Understanding Art: Modern Art from Impressionism to Pop (online)
"Taking this evening class was one of the best decisions I've ever made." - Angela Hou (Royal College of Art student)
At a Glance
- Live online course
- 2 hours a week
- Thursdays 18:00 - 20:00
- 20 weeks: October to March
- Tutor: Michael Paraskos
- Fees from £230 to £420
- Imperial College attendance certificate (T&Cs apply)
Dr Michael Paraskos invites you to join him on an exciting whistlestop tour of the sometimes bewildering world of modern art, starting with the Impressionists in the 1860s, and ending with art in the mid-twentieth century.
The journey is a facinating one, sometimes tragic, sometimes funny, and always extraordinary - if you have ever wanted to understand the modern art in some of our most well-known museums and galleries, by artists ranging from Monet and Picasso, to Dali and Warhol, then this is the course for you!
Study of this period in art history is extremely enjoyable and rewarding, but you will end the course with a greater understanding of some most significant works of art to be found in museums and galleries across the world today. From discovering how the Impressionists used the latest findings in science to select their colour palette, to how fear of the atomic bomb led to a whole new movement in sculpture, this course will give you a real insight into how modern artists have responded to the modern world, and how that world responded to them.
No previous knowledge of art, history, or art history is necessary, and your tutor is an expert at guiding both novices and the more experienced through the - sometimes shocking and sometimes comic - intricacies of modern art. The course is organised to encourage discussion and debate, whilst also allowing us to explore the historical development of modern art, and the ideas and influences behind the work of artists of this period.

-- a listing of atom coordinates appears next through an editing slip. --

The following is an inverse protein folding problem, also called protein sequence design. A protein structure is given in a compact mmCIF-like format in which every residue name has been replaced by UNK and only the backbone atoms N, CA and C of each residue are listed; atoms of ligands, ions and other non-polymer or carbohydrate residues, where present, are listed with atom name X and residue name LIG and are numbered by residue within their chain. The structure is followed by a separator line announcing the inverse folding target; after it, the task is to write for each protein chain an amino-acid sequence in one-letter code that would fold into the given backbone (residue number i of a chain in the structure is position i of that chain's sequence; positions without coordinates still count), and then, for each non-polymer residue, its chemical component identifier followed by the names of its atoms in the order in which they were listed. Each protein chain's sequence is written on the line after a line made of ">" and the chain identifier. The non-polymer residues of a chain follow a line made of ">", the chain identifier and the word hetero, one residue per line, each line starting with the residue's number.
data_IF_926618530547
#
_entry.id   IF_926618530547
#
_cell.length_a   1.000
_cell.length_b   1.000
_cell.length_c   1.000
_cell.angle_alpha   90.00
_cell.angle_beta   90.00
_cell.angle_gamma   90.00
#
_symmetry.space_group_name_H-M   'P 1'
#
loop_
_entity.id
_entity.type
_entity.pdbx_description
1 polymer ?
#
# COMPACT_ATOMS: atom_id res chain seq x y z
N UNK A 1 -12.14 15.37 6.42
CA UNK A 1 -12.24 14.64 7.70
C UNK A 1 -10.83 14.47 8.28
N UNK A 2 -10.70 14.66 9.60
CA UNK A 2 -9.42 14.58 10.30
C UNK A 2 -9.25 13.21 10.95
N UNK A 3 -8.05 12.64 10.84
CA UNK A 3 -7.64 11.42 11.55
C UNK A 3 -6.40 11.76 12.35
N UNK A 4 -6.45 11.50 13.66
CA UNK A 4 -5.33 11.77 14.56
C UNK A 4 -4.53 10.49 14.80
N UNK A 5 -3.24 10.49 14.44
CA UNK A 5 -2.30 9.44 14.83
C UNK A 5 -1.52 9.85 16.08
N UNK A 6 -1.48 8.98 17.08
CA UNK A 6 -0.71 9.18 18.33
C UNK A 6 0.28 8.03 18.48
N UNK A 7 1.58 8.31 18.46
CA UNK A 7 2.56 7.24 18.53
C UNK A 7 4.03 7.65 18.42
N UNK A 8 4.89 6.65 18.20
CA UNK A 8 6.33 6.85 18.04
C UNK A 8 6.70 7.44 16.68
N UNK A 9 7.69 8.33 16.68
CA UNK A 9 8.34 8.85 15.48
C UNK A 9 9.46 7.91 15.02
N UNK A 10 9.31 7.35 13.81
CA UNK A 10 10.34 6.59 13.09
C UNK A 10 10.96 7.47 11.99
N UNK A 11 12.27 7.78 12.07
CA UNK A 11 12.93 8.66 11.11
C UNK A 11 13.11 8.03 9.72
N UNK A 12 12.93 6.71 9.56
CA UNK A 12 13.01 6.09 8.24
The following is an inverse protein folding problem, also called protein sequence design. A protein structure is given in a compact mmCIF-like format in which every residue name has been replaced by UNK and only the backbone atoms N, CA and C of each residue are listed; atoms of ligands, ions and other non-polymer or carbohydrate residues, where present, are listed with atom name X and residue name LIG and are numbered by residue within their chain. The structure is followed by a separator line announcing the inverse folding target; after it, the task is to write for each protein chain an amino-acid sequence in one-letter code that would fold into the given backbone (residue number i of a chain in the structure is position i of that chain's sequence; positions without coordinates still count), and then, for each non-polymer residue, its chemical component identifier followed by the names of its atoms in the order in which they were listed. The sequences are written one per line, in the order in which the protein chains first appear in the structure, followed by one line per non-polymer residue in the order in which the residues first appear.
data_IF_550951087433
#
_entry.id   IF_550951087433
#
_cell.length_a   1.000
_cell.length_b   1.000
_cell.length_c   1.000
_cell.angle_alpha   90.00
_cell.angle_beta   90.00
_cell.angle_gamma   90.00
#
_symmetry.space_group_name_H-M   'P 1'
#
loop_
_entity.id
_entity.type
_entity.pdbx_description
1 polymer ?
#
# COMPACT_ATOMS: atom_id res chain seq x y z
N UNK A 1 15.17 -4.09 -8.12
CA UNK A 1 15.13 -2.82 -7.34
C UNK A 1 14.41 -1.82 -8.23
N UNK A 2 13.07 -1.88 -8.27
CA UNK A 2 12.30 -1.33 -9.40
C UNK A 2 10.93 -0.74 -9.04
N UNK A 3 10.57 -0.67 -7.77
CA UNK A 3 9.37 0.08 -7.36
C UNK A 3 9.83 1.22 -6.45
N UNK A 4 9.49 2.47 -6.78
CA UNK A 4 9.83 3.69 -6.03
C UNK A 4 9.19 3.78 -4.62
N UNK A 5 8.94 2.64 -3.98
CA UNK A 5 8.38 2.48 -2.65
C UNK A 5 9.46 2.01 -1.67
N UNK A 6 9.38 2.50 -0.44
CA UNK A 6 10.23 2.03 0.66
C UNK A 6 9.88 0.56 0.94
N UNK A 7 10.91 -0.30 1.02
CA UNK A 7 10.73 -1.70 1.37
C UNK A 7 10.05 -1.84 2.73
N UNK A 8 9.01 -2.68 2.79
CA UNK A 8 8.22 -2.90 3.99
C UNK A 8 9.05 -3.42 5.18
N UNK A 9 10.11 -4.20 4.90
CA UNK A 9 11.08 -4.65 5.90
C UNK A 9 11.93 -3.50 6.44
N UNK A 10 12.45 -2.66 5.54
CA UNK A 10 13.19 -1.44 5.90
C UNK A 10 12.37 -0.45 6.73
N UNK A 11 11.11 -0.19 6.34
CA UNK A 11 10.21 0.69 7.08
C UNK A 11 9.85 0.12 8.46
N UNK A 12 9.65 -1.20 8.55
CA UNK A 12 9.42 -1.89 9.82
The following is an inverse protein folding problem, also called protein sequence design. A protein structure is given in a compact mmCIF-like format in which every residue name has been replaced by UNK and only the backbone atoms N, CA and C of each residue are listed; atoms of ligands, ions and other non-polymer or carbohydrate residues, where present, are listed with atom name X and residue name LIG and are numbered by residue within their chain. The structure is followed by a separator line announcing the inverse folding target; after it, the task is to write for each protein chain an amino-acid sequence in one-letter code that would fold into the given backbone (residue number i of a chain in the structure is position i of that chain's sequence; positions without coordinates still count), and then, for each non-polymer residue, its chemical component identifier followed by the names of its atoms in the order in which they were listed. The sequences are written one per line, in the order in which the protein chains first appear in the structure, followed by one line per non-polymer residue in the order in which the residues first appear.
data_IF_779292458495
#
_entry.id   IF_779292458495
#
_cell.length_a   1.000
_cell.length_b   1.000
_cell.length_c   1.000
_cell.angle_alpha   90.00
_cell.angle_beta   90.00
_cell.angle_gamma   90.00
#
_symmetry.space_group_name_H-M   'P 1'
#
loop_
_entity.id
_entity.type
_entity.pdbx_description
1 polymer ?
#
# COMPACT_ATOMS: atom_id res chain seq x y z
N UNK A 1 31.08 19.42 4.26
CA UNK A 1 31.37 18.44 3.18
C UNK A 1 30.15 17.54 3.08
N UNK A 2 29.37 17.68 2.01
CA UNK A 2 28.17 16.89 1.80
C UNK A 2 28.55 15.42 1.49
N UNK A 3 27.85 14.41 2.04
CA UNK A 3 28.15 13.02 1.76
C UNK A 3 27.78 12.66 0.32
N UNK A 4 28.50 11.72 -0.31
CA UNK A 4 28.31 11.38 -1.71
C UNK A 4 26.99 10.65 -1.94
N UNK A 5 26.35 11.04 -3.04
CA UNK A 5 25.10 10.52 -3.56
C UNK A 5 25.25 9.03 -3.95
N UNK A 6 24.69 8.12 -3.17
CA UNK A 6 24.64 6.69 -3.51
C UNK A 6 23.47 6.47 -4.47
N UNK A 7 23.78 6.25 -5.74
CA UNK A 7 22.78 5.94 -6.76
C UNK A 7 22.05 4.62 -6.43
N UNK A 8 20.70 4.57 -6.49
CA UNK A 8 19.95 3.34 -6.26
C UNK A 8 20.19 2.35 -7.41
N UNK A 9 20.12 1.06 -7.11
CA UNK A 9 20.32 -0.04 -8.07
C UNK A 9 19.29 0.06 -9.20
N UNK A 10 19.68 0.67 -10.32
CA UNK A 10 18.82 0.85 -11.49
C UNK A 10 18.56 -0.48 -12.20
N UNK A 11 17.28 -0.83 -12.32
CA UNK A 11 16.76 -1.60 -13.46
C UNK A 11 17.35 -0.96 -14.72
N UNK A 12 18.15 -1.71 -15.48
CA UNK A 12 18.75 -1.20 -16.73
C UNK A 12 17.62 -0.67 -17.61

This course is taught live online. A classroom based version of this course is also available, taught at our South Kensington campus.
Those who attend at least 80% of the course sessions will receive an attendance certificate from Imperial College London upon completion of the course.
Indicative programme, subject to possible modification.
1: Before Modernism
2: Alfred Barr’s Four Founding Fathers (and the Great Binge) - Part 1: Cezanne and Seurat
3: Alfred Barr’s Four Founding Fathers - Part 2 - Gauguin and van Gogh
4: Arts and Crafts, Art Nouveau, and Werkbundismus
5: Clearly Modern: Matisse, Fauvism and Anarchism
6: Ensor, Munch and Dresden Expressionism
7: Hilma af Klint and the Munich Expressionists
8: Picasso and Cubism
9: Futurism, Cabaret and the First World War
10: Dada, Sex and Surrealism
*** CHRISTMAS BREAK ***
11: Constructivism, Supremativism and De Stijl
12: London, Leeds and Glasgow - the Paths of Modernism in British Art
13: British Sculpture Between the Wars
14: Reimann, Bauhaus and Vkhutemas
15: Hope and Fear in Post-War Art and Design
16: The Very British Origins of Pop Art
17: Post Second World War Abstraction
18: American Pop and Photorealism
19: The New Sculpture in Britain and America
20: A Radical End to Modernism?